Publications on firewood movement and human behavior

The issue of forest pests being moved on contaminated firewood is inherently not due to the firewood itself- but instead it is a product of people’s needs, wants, opinions, choices, beliefs, and access to relevant information. With that in mind, here at Don’t Move Firewood we thought it’d be good to summarize the papers, documentation, and research projects that have focused intentionally on the people aspect- an informal literature review of the social science of why people move firewood.

Canadian Council on Invasive Species, 2018 National Invasive Species Recreational Pathways Survey and Report, March 2018 Report, accessed May 2019 on, pdf version:

Daigle, J.J., C.L. Straub, J.E. Leahy, S.M. De Urioste-Stone, D.J. Ranco, and N.W. Siegert. 2018. How campers’ beliefs about forest pests affect firewood transport behavior: an application of involvement theory. Forest Science.

Diss-Torrance, A.; Peterson, K; Robinson, C. 2018 Reducing Firewood Movement by the Public: Use of Survey Data to Assess and Improve Efficacy of a Regulatory and Educational Program, 2006–2015, Forests 2018, 9(2), 90;

Jentsch, P; Bauch, C; Yemshanov, D; Anand, M; 2020 Go big or go home: A model-based assessment of general strategies to slow the spread of forest pests via infested firewood. PLoS ONE 15(9)

Koch, F.; Yemshanov, D.; Magarey, R.; Smith, W. 2012 Dispersal of Invasive Forest Insects via Recreational Firewood: A Quantitative Analysis. J. Econ. Entomol. 105(2):438-450.

Minnesota Department of Agriculture 2005 and 2008, Public Awareness and Behavior Survey Reports. MN 2005 North Shore State Parks Visitors Report, MN 2008 North Shore State Parks Visitors Report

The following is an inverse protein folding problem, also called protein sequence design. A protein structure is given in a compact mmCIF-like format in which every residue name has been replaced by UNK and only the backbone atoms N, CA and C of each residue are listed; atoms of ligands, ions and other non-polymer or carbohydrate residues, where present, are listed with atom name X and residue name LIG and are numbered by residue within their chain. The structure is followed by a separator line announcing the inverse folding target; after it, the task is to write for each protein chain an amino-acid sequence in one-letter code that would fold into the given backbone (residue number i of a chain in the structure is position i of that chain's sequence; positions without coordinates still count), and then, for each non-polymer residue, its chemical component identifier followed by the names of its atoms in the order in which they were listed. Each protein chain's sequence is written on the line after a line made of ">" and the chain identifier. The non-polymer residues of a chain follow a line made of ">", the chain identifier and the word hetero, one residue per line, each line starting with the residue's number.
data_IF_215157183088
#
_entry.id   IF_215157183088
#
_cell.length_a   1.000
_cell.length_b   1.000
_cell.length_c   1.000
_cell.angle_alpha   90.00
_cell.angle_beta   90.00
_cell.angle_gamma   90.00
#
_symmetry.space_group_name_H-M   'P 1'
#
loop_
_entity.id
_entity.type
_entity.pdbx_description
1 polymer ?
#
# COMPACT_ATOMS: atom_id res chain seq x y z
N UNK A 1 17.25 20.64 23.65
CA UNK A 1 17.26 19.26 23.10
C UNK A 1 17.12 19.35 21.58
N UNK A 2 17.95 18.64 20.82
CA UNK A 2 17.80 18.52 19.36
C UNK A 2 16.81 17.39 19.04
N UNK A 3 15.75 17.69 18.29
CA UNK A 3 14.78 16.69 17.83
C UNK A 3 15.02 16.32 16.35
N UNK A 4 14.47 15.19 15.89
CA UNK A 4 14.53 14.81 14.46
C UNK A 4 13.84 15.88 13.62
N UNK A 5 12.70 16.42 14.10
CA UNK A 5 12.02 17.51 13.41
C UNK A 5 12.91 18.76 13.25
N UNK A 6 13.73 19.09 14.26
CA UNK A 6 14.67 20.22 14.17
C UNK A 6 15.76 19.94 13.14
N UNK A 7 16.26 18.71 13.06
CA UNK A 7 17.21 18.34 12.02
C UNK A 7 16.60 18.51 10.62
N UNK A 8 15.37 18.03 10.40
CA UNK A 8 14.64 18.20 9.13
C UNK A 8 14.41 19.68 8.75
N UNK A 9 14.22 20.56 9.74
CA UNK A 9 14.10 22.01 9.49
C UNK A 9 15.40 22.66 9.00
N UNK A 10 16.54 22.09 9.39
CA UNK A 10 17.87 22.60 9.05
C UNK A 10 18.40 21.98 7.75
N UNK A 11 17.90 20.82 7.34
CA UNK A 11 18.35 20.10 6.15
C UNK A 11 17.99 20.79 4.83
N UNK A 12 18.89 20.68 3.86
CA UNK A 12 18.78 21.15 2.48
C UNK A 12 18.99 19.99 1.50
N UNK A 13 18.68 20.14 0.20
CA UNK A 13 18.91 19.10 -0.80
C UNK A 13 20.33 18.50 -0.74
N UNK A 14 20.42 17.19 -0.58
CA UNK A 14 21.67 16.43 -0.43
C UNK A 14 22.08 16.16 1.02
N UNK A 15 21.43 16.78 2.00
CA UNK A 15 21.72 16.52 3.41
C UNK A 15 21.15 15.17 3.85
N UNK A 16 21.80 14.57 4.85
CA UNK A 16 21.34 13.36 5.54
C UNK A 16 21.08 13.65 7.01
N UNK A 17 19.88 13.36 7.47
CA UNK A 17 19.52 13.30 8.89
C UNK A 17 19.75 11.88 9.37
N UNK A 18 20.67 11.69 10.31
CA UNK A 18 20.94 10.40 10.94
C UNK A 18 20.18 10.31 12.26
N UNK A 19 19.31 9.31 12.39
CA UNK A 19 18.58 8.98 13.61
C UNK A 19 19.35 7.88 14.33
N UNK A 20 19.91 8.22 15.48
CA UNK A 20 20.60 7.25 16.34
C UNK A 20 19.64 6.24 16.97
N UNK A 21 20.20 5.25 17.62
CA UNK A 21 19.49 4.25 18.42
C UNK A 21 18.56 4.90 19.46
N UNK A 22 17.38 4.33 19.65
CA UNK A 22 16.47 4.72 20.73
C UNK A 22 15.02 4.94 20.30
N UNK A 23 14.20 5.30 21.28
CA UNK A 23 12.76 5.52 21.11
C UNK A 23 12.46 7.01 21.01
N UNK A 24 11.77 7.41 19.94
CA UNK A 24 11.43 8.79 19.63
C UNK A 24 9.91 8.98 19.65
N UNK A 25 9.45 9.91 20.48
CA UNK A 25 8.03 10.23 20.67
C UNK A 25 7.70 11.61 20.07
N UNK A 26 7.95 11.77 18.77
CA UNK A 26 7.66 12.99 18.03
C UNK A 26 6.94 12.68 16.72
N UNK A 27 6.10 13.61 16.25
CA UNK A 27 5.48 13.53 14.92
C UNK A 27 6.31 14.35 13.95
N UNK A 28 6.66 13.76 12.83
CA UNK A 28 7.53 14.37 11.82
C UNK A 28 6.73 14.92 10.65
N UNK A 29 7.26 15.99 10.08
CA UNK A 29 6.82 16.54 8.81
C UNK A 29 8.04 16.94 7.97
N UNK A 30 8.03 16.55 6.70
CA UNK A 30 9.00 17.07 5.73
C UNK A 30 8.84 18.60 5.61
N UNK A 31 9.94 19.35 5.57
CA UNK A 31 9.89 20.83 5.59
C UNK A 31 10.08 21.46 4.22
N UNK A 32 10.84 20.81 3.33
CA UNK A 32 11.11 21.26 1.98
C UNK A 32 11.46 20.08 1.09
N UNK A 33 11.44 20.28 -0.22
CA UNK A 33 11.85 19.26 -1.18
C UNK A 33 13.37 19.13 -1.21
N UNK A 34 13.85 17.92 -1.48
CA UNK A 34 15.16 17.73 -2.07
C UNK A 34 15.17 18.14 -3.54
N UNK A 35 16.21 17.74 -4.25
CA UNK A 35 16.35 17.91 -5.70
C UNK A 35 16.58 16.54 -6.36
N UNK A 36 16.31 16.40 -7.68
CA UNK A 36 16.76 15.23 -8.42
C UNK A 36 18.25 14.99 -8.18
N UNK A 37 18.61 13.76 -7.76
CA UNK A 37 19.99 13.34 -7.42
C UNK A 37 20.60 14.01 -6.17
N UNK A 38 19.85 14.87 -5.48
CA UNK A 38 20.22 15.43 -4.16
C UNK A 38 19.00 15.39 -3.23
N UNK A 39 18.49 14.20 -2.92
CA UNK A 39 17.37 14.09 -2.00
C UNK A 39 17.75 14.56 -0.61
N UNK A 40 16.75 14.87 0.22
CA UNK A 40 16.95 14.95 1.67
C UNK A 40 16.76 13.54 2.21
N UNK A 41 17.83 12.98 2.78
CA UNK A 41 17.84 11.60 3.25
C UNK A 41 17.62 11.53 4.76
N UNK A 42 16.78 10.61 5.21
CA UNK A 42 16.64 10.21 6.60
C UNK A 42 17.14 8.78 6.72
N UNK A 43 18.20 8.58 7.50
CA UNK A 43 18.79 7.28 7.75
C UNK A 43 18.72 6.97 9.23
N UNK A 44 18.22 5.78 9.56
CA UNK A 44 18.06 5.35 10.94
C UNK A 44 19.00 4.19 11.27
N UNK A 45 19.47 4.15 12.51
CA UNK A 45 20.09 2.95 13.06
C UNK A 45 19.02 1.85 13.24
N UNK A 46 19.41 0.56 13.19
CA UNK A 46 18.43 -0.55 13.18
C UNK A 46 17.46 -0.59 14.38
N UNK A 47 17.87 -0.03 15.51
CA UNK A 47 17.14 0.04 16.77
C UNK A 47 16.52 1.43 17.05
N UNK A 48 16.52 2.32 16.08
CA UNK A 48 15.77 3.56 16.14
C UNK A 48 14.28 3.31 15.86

Peterson, K.; Diss-Torrance, A. 2014 Motivations for rule compliance in support of forest health: Replication and extension. J. Environ. Manag. 2014, 139, 135–145.,  PetersonMotivationsForComplianceReplication

Peterson, K.; Diss-Torrance, A. 2012 Motivation for compliance with environmental regulations related to forest health. J. Environ. Manag. 2012, 112, 104–119.

Peterson, K.; Nelson, E. 2008 Firewood Use in Wisconsin State Parks and Forests: 2006 and 2008 (Wisconsin) Bureau of Science Services. PetersonFirewoodWisconsin20062008

Robertson, D.; Andow, D. (Working Paper, 2009). Human-mediated dispersal of emerald ash borer: Significance of the firewood pathway.…pdf

Runberg, D. 2011. Educating Pacific Northwest Campers on the Risk of Spreading Invasive Forest Pests through Firewood: Developing a Mental Model. Master of Public Policy Essay, Oregon State University.  PNWCamperStudy_RunbergMPP2011

Siegert, P.Y., B. Nowell, M. Michaelis, N. McShinsky and N.W. Siegert. 2015. The invasive species Cannonball Run: A case study of firewood movement to the New Hampshire Motor Speedway. P. 91–92 in Proc. of the 2014 emerald ash borer research and technology meeting, Buck, J., G. Parra, D. Lance, R. Reardon, and D. Binion (eds.). USDA Forest Health Technology Expertise Team (FHTET-2015-07), Morgantown, WV. SiegertInvasiveSppCannonballRunAbstract

Tobin, P.C.; Diss-Torrance, A.; Blackburn, L.M.; Brown, B.D. 2010 What Does “Local” Firewood Buy You? Managing the Risk of Invasive Species Introduction. J. Econ. Entomol. 2010, 103, 1569–1576.,